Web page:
Thursday, November 27, 2008

Differentiating Among the Four Urges to Have

Continuing from my previous post on Calming the Mind from Master Sheng Yen's book, I Send You My Blessings, this post deals with the Four Urges to Have as he further dissected the social psyche that has muddled our value system despite the advances we have made on the technology front. The flourish of materialism and the rapid upheavals in social structures result in our poor understanding, bordering on ignorance, of the four urges to have: need to have; love to have; able to have; and ought to have.

Instead, oneupmanship and herd mentality become the order of the day. The ensuing social ills are already a foregone conclusion. And in his lucid style, Master Sheng Yen went on to elaborate on the right frame of mind one should bring to bear on each of the urges: the courage, the wisdom, and the serenity to know their differences with clarity.

Need to Have versus Love to Have
Need to Have is meeting a genuine need the absence of which will compromise our continuing existence. It includes both material provisions such as the basic means of food, cloth, and shelter, and equally important, spiritual endowments such as happiness, peace of mind, and compassion, to name just a few.

On the other hand, Love to Have is nothing more than the expression of greed, our covetous nature coming to the fore. In a word, such wanting is superfluous, pandering to our vanity for cosmetic luxury at best. These wants are numerous, and the temptation is formidable. Then again, there are certain wants that are appropriate in the context of etiquette such as presentable attire and technological enhancements that help us to continue functioning in a modern world such as computers and mobile phones. The key word here is aptness in consonance with social norms but not flaunting.

There are really not too many needs that would make a life meaningful. Often it's subjectivity that makes us feel empty, unfulfilled, when we are devoid of them. When faced with a decision, it's easy to confuse the Need to Have and Love to Have. A simple example will suffice here.

When we are well to do, the natural inclination is to acquire things based on our perceived taste like purchasing a new model of shoes even though the ones we have are very much wearable, elevating a Love to Have to becoming the Need to Have. However, when we are financially strapped, we realize that life goes on as usual without having to keep up with the Joneses.

Able to Have versus Ought to Have
Able to Have is met through our efforts, earning and deserving the fruits of our labor. It's well within our capability, and is distinct from forcing the issue with chasing after fame, status, power, and the like. No doubt such social recognitions can be enticing, and have driven many up the social ladder. But wait a minute, do we really have the wherewithal to deserve such accolades? If we have not earned them, or the enabling conditions are inadequate, but we continue to delude ourselves as deserving, we will only end up being miserable and hurt.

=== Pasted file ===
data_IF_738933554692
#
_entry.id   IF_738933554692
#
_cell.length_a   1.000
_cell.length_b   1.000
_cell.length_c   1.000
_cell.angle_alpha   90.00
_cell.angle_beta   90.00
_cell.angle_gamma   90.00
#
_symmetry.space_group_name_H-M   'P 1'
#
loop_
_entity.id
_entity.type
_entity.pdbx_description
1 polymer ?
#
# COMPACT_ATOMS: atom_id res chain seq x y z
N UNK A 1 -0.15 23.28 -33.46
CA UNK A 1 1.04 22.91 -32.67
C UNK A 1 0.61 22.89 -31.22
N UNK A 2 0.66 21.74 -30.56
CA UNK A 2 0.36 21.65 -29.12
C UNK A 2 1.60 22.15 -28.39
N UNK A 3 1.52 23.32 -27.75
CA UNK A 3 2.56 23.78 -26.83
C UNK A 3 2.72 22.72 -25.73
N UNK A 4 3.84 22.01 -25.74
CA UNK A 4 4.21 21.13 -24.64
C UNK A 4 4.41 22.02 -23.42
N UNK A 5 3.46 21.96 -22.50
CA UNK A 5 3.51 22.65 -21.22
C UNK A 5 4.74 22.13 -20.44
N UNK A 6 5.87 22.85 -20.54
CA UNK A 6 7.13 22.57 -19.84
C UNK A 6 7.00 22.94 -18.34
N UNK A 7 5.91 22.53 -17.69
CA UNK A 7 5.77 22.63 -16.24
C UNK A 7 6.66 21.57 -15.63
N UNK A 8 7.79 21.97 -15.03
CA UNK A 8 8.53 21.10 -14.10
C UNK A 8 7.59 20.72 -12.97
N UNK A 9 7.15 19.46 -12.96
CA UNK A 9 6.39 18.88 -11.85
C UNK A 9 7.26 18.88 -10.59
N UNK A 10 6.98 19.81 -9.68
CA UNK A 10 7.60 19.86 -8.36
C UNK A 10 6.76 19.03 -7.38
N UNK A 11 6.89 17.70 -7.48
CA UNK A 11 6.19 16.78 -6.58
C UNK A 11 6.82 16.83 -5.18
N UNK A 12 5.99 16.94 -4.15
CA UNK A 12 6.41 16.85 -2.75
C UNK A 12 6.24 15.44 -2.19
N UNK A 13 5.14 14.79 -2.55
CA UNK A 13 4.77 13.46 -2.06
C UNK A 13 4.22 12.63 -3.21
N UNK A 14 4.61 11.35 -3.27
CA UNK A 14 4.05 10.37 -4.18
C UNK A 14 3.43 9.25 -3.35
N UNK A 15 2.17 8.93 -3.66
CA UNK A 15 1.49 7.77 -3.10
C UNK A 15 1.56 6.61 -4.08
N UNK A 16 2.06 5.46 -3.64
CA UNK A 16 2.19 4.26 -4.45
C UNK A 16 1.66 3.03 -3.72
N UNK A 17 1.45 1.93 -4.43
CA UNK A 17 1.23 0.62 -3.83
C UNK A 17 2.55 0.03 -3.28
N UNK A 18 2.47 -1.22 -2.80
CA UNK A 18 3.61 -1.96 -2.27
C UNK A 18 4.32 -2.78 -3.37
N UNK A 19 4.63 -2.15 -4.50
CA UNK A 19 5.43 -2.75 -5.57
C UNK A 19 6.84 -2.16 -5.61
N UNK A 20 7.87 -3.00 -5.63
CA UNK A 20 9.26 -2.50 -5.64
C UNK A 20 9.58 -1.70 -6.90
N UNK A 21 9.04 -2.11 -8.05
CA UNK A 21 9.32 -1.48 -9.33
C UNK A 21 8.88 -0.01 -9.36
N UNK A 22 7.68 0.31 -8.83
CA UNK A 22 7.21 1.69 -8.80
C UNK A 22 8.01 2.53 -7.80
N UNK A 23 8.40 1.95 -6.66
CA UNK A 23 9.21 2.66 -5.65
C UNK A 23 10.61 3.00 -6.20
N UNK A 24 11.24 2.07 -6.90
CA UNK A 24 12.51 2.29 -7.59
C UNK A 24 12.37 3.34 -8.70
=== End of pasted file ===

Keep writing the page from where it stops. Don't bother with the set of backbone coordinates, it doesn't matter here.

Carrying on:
As to Ought to have or not, it can be put into context when quoting a popular refrain among the youth of today: I like it, so I ought to have it. This is muddled thinking at its height. Our likes are boundless. Therefore it's imperative to ask ourselves instead: Do I ought to like it? Do I ought to have it? Fame is illusory when it's not due, and wealth is mere ill-gotten gain when it is not earned. Conversely, a deserving case can serve as an motivation.

How to balance these four urges to Have? Master Sheng Yen advised us to start from the environmental protection of the mind, insulating our mind from external pollution and strengthening our inner immunity against encroachments from without. At the same time, rid ourselves of envy, anger, second-guessing, selfishness and similarly negative thoughts that would only aggravate our predicament, and learn to monitor and introspect each arising thought, understanding our Need to Have, and dissipating our Love to Have.

If and when we are able to differentiate among these four urges to have, we will have a clear direction in life toward peace of mind and harmony.

Wednesday, November 26, 2008

Calming the Mind

We often use the dichotomy between the haves and have-nots to illustrate the chasm dividing the affluence and the destitute present in our society, even internationally. The underlying simmer of the malcontent is all but waiting to flare up given the slightest provocation. Thus, concepts such as spreading the wealth, prospering thy neighbor, affirmative action have emerged to correct such imbalance viewed largely from the standpoint of economics.

While not discounting the potential for remediation of such externally driven measures in social engineering, the Buddhist outlook on life stresses the right views as the foundation of a calm mind as succinctly embodied in the Heart Sutra and eloquently captured in the booklet (in Chinese) translated as I send You My Blessings by Master Sheng Yen who has amalgamated the gems of Buddhist wisdom embodied in the Heart Sutra, the Pu Men Pin and the Greast Compassionate Mantra. These are:

1) The three-generational causality
His Highness Dalai Lama was once asked why those who have committed wrong deeds did not receive karmic retribution while those who have done virtuous deeds have not been showered with karmic blessings, to which he replied, “That is because you don't believe in the past and the future life. When you do, you will realize that all the pieces will fall into place when the apparent injustice is viewed from the totality of the three-generational causality whence your indignation will subside.”